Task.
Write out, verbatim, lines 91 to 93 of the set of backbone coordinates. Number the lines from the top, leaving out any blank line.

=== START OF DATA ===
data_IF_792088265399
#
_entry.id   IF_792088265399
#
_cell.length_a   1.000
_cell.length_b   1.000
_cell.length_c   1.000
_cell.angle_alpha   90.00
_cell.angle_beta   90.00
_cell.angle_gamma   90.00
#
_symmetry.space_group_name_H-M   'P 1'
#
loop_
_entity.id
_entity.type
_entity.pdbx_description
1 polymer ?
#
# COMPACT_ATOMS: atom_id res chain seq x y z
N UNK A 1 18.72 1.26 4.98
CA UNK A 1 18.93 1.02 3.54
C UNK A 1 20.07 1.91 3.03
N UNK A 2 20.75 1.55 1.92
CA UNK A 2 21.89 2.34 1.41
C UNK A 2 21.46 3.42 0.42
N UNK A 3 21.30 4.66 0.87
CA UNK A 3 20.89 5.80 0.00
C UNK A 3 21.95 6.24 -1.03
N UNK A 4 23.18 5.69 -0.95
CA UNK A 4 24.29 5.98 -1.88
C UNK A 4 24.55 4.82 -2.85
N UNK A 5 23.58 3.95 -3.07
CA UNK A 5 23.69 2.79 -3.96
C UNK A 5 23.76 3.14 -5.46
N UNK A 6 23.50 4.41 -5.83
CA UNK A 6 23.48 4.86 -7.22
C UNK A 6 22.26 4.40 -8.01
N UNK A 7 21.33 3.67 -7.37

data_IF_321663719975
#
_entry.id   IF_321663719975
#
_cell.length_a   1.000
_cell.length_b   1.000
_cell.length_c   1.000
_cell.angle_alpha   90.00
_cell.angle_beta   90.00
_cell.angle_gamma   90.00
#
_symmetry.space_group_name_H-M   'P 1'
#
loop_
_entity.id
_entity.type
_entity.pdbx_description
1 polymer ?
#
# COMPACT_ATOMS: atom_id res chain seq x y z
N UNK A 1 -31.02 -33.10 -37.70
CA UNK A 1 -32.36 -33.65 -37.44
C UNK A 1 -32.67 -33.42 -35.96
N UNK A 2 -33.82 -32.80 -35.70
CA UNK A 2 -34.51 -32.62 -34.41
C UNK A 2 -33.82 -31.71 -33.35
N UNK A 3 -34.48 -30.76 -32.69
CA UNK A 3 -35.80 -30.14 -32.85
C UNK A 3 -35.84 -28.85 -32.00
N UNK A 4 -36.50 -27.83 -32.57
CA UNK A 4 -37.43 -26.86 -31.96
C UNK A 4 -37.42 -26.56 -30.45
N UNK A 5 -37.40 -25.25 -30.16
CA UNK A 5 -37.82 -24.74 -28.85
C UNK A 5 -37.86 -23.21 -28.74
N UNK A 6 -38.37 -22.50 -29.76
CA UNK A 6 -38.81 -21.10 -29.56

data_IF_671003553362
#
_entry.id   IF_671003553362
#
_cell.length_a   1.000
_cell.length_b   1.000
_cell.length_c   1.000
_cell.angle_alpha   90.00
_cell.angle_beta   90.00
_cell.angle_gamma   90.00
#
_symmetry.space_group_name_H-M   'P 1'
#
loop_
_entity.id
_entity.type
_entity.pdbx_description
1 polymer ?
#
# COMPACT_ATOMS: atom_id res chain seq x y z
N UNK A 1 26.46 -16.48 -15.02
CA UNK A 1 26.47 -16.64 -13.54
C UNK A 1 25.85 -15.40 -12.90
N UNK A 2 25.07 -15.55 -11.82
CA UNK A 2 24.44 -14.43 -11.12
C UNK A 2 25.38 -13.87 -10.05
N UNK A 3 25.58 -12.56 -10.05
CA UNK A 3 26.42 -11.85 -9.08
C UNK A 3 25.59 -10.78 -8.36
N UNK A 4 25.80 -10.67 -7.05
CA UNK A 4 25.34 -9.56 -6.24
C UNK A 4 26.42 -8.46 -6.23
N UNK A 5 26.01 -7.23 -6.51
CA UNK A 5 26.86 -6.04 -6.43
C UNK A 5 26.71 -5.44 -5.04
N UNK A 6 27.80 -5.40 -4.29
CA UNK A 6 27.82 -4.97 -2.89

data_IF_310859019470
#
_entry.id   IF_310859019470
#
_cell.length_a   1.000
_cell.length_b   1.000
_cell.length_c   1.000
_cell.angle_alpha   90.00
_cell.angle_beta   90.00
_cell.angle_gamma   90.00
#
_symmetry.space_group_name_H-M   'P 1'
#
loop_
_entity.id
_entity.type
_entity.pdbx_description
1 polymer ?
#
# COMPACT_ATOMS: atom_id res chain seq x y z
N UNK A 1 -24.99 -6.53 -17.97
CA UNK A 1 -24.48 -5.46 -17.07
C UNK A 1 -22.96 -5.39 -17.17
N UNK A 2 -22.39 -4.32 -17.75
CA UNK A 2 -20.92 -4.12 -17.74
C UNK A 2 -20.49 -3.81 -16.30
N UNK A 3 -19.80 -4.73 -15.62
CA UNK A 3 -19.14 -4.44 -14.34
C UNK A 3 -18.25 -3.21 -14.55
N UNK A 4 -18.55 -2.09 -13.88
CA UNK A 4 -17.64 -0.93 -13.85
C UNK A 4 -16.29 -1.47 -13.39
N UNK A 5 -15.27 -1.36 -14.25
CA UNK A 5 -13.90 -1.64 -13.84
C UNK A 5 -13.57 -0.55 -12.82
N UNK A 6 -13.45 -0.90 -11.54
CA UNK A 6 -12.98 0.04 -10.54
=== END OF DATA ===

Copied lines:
_entity.id
_entity.type
_entity.pdbx_description